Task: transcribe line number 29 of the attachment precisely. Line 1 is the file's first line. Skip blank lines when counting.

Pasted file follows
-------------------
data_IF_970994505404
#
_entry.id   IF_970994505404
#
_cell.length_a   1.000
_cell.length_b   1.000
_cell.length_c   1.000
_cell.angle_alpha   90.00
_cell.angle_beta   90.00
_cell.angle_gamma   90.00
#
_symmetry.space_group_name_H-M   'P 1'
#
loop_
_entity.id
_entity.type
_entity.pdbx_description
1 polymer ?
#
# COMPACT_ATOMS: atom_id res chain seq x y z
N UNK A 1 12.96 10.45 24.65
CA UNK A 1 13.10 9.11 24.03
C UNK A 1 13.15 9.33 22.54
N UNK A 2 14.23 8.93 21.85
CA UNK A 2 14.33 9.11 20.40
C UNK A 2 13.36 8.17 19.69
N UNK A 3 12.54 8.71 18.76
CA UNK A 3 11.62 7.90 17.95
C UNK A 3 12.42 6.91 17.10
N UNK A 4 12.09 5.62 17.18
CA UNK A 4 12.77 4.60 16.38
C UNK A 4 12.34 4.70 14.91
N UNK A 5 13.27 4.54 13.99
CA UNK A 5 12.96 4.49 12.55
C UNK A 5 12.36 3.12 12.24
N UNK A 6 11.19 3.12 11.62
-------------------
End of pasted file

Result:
C UNK A 3 12.42 6.91 17.10